Rising seas are a looming threat in Egypt, where over half the population lives within 100 km (62 miles) of the Nile River coastline. Officials say 6 to 8 million people could be displaced and nearly half the country’s crops, which are grown along the Nile Delta, submerged.

The wind farm – expected to produce 250 megawatts (MW) of power – will be located in the Gulf of Suez along the Red Sea, regarded as one of the world’s best wind energy sites, with wind speeds of up to 11 metres per second. Ten local and foreign companies have been shortlisted for the scheme, which is expected to come online by the end of 2013.

“The Gulf of Suez is an excellent area for wind farms. Several projects are under way to create more wind parks there, which could have capacity of around 2,000 MW,” said Mohab Hallouda, a senior energy specialist at the World Bank.

In June, the bank loaned Egypt $220 million to develop wind power, which will help the country meet its 20 percent renewable energy target. Two fifths of that will come from hydropower generation and the rest from solar and wind.

Hallouda said the loan, which is mostly from the World Bank’s Clean Technology Fund (CTF), will help finance a transmission line to transfer the electricity produced by the wind farms to the country’s power grid.

The CTF was set up in 2008 by donor nations which pledged about $5 billion to kick start large, risky investments in clean technology in developing countries ahead of a new global deal to tackle climate change.

This investment privately and publically by the state in solar and wind energy could not be better timed.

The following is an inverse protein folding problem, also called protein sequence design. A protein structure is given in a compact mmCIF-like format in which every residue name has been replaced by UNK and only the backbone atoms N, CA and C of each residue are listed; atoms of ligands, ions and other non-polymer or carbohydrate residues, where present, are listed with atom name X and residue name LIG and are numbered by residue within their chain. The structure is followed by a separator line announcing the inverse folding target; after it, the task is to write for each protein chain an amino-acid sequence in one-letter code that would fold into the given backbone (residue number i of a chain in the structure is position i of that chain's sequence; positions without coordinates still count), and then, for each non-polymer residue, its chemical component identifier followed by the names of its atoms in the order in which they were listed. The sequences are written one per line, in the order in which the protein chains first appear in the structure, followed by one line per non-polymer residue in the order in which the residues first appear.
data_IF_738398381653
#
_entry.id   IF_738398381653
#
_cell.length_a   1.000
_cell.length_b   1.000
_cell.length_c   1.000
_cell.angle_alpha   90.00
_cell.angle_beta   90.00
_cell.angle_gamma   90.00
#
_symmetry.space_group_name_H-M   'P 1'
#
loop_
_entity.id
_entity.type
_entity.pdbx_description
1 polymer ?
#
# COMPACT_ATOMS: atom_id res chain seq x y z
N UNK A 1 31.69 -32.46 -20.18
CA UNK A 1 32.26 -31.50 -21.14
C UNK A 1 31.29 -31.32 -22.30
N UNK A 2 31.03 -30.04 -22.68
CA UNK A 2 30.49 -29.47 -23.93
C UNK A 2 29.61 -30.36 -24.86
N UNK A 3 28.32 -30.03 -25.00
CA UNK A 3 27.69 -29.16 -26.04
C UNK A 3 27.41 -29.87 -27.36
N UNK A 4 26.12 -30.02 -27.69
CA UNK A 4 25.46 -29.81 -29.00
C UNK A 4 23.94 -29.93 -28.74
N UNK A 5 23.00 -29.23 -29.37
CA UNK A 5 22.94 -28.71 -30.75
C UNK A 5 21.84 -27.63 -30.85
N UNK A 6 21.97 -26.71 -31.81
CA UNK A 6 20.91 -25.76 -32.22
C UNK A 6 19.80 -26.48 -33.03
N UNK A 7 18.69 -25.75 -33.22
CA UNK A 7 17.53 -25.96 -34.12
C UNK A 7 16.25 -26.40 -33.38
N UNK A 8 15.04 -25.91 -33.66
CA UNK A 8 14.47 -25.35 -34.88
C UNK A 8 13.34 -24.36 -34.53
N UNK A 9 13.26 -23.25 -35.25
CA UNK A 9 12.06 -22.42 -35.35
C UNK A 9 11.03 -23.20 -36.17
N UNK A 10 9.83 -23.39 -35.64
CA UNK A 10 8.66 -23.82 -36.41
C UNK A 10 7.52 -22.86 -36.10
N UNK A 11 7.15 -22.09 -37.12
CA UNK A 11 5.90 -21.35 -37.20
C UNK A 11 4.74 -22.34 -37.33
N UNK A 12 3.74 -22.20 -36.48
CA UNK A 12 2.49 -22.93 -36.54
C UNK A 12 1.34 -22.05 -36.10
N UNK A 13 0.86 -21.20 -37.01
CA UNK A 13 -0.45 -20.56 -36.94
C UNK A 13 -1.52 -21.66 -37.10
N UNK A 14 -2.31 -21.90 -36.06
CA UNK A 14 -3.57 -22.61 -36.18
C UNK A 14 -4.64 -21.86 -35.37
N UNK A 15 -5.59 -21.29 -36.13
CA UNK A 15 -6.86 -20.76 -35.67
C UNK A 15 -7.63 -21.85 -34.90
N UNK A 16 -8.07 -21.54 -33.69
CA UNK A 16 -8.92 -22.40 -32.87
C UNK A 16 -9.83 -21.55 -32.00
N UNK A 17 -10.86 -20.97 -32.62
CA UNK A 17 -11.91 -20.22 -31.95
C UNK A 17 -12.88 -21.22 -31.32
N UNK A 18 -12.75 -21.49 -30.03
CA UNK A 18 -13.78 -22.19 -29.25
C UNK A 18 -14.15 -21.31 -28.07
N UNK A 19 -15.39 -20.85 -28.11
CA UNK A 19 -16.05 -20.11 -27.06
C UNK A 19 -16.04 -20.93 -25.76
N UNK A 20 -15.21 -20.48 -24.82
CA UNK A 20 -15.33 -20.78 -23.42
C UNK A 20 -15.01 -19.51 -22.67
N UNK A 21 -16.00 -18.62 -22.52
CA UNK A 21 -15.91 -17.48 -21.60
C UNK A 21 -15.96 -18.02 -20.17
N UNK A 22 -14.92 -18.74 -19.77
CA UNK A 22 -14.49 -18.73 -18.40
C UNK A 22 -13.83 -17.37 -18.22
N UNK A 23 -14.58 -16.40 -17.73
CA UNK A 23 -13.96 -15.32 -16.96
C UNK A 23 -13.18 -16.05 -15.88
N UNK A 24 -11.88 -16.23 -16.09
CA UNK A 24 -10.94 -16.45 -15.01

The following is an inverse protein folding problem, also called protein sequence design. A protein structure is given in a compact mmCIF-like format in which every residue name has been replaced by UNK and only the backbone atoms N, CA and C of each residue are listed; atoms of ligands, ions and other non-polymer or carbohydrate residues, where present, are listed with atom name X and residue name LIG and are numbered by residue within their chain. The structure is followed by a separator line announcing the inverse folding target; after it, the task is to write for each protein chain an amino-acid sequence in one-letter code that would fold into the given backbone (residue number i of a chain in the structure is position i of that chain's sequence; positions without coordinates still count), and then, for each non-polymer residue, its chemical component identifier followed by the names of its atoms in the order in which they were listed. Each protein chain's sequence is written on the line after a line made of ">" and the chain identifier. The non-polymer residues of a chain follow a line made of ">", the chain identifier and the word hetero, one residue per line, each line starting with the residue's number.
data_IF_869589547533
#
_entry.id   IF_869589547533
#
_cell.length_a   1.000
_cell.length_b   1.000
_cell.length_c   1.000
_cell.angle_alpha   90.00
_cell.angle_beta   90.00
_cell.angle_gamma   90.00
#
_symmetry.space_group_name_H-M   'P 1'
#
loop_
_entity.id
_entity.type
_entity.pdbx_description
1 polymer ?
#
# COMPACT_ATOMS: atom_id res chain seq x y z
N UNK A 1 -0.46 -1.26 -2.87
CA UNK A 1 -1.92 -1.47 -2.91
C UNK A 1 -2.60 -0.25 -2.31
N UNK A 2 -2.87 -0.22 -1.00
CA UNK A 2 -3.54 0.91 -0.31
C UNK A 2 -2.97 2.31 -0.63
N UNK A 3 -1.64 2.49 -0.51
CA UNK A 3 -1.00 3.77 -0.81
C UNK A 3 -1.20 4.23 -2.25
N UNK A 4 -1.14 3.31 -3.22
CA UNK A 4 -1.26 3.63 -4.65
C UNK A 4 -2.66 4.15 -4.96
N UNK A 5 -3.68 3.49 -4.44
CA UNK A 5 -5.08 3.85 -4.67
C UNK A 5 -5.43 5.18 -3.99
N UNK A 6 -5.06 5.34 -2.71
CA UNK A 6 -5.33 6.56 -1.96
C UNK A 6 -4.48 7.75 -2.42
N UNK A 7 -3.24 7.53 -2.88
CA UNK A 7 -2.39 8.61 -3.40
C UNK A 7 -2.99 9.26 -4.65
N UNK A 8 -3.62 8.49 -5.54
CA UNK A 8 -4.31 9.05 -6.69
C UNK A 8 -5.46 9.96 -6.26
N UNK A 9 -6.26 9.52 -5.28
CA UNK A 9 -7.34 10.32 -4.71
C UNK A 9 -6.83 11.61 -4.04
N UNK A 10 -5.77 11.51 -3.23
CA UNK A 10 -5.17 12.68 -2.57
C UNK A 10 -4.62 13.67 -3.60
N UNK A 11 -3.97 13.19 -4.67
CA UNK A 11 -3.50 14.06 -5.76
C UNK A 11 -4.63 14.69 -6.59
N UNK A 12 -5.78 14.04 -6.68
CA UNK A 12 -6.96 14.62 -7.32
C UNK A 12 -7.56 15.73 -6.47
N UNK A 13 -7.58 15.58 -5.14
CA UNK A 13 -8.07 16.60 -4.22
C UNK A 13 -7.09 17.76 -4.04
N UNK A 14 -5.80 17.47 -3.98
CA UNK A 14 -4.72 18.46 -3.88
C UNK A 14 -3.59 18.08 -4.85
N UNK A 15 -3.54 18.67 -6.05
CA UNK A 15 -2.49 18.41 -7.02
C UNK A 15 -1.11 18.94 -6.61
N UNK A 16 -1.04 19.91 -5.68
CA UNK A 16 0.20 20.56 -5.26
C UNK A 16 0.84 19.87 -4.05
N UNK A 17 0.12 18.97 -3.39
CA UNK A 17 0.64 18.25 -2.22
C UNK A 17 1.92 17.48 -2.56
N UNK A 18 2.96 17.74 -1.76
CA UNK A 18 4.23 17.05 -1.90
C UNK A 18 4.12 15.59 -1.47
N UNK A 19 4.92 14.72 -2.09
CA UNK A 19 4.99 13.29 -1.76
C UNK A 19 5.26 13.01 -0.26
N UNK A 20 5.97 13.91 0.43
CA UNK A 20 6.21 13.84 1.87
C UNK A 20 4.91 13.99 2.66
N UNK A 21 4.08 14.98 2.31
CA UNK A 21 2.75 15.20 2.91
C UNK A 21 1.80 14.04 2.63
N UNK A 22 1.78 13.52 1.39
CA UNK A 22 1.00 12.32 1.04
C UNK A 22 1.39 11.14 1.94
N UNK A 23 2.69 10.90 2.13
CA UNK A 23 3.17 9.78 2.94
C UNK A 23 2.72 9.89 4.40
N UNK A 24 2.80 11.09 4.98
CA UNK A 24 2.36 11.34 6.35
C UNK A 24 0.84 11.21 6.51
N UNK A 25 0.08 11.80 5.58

Egypt’s push on renewable energy could not be more timely, as electricity demand in the Arab world’s most populous country is increasing at around six percent each year.

The country experienced consistent power outages – the worst in decades – during the last few weeks of summer as temperatures hit 40 degrees Celsius. The blackouts provoked public anger, which had already been on the rise over increasing living costs. Nearly a fifth of Egypt’s population of close to 82 million lives on less than $2 a day.

Government officials blamed the power outages on increased consumption in the peak summer season, and have vowed to boost power capacity.

Egypt already has publicly owned wind farms in the Zafarana area, south of the Gulf of Suez, with a capacity of 520 MW, as well as a small research and development wind park in Hurghada, further south along the Red Sea.

But so far the electricity generated from existing wind farms accounts for only around two percent of the country’s total installed power capacity of approximately 25 gigawatts (GW). Most of Egypt’s electricity – around 85 percent – comes from thermal power stations, which are mainly fueled by natural gas.

This investment in renewable energy whether by the state or private firms is good especially when geographically Egypt has the right mix of sun for solar energy, water energy thanks to the river Nile and enough wind for wind farms.

For more on Solar energy in Africa, see this previous post on the topic.